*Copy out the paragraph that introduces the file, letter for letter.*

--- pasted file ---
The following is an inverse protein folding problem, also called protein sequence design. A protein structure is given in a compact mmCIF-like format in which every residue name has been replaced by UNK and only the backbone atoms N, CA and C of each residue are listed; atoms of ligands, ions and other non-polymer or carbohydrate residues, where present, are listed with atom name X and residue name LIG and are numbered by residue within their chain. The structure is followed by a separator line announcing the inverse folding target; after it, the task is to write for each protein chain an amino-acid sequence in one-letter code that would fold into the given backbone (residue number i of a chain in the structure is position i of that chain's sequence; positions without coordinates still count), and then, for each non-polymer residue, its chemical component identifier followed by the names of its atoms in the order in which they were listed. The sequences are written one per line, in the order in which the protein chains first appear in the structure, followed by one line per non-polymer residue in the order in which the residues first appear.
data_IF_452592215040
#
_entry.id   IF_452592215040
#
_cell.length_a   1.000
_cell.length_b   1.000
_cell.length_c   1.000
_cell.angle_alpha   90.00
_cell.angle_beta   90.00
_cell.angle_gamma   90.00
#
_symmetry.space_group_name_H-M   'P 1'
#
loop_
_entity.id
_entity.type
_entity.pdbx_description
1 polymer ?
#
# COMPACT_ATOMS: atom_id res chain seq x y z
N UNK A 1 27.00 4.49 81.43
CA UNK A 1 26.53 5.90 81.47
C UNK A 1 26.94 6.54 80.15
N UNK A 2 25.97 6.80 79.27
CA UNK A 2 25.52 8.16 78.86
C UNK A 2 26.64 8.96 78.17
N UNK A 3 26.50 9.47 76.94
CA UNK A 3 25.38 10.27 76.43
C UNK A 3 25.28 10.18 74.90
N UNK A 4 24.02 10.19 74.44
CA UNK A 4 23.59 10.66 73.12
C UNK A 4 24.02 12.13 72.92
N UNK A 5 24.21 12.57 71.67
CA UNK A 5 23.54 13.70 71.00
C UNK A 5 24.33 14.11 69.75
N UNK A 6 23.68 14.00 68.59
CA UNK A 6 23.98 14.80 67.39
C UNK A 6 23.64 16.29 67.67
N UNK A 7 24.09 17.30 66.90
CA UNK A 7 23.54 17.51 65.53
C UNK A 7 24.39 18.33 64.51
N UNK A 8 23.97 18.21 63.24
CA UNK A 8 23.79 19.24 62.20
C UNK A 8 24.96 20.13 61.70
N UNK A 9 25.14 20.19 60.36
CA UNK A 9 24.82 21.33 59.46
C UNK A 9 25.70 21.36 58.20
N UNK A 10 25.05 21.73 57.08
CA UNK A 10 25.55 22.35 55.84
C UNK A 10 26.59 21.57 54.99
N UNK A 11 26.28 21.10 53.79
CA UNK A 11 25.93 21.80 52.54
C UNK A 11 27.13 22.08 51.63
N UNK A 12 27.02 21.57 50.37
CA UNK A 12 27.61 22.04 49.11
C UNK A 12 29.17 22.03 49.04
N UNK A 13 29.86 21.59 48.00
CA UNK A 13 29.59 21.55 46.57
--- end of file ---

The following is an inverse protein folding problem, also called protein sequence design. A protein structure is given in a compact mmCIF-like format in which every residue name has been replaced by UNK and only the backbone atoms N, CA and C of each residue are listed; atoms of ligands, ions and other non-polymer or carbohydrate residues, where present, are listed with atom name X and residue name LIG and are numbered by residue within their chain. The structure is followed by a separator line announcing the inverse folding target; after it, the task is to write for each protein chain an amino-acid sequence in one-letter code that would fold into the given backbone (residue number i of a chain in the structure is position i of that chain's sequence; positions without coordinates still count), and then, for each non-polymer residue, its chemical component identifier followed by the names of its atoms in the order in which they were listed. The sequences are written one per line, in the order in which the protein chains first appear in the structure, followed by one line per non-polymer residue in the order in which the residues first appear.